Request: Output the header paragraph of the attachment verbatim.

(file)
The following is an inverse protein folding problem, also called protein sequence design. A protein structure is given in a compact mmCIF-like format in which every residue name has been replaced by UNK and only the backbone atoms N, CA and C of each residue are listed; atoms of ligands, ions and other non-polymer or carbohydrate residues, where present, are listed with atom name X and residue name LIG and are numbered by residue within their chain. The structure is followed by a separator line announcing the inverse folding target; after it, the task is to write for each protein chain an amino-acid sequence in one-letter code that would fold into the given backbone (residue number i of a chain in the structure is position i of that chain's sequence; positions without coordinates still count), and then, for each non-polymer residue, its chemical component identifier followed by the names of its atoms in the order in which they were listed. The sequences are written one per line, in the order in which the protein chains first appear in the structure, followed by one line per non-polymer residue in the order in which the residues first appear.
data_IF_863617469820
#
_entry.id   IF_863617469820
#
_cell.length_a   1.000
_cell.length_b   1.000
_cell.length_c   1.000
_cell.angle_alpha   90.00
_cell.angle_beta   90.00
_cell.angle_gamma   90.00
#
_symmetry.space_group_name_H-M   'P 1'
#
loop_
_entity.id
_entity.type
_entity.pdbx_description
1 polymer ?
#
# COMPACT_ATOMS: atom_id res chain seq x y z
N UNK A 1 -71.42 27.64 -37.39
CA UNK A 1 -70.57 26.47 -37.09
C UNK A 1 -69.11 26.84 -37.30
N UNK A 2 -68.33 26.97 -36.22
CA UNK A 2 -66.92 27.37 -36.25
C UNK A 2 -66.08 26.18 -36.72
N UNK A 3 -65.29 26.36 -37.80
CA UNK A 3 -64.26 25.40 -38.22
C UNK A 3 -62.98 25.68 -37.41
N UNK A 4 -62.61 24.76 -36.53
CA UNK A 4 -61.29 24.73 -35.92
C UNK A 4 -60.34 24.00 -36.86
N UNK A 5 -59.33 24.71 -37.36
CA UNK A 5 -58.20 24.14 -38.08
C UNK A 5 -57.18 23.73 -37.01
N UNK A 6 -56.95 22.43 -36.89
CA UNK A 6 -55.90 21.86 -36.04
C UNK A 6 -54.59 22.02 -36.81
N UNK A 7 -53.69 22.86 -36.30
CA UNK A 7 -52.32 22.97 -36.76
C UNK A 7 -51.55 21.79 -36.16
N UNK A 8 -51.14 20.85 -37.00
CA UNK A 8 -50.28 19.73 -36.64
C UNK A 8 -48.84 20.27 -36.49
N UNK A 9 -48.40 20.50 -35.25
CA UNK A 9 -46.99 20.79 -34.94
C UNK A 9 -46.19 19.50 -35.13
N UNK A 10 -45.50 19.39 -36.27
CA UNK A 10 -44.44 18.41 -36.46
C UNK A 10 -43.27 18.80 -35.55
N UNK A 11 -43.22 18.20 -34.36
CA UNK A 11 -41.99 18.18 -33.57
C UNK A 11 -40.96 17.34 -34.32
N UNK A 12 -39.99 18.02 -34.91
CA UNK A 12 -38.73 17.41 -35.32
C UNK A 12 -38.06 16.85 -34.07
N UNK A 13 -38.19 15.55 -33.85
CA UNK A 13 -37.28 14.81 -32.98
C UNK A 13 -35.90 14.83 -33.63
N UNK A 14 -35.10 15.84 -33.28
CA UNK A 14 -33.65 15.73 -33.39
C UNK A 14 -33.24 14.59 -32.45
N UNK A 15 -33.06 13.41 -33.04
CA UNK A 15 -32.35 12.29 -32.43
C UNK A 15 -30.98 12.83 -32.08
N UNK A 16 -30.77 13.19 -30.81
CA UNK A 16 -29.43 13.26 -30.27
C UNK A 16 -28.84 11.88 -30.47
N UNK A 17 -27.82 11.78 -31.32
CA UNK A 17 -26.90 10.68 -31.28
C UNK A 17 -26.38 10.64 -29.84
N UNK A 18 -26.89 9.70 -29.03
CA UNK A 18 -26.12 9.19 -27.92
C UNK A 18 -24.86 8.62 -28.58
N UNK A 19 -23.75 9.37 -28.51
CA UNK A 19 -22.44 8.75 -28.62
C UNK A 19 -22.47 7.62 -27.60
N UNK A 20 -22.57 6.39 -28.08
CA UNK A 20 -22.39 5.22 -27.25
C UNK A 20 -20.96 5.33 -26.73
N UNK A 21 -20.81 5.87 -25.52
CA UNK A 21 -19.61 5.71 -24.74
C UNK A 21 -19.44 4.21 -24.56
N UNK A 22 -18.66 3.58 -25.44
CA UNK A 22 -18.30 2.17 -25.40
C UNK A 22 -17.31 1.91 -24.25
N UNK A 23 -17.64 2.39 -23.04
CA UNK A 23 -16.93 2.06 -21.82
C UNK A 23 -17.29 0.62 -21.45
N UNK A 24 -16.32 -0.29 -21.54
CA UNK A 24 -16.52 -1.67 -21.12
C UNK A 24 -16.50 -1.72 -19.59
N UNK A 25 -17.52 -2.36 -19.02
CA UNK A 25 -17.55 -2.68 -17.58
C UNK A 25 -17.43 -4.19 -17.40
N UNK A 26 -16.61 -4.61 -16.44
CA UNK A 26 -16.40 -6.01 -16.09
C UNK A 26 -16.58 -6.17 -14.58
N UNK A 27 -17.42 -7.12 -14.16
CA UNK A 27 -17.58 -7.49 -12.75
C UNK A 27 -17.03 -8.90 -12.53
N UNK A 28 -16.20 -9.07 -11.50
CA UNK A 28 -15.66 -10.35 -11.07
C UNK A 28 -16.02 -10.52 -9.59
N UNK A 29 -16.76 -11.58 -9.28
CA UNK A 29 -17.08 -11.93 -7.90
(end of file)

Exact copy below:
The following is an inverse protein folding problem, also called protein sequence design. A protein structure is given in a compact mmCIF-like format in which every residue name has been replaced by UNK and only the backbone atoms N, CA and C of each residue are listed; atoms of ligands, ions and other non-polymer or carbohydrate residues, where present, are listed with atom name X and residue name LIG and are numbered by residue within their chain. The structure is followed by a separator line announcing the inverse folding target; after it, the task is to write for each protein chain an amino-acid sequence in one-letter code that would fold into the given backbone (residue number i of a chain in the structure is position i of that chain's sequence; positions without coordinates still count), and then, for each non-polymer residue, its chemical component identifier followed by the names of its atoms in the order in which they were listed. The sequences are written one per line, in the order in which the protein chains first appear in the structure, followed by one line per non-polymer residue in the order in which the residues first appear.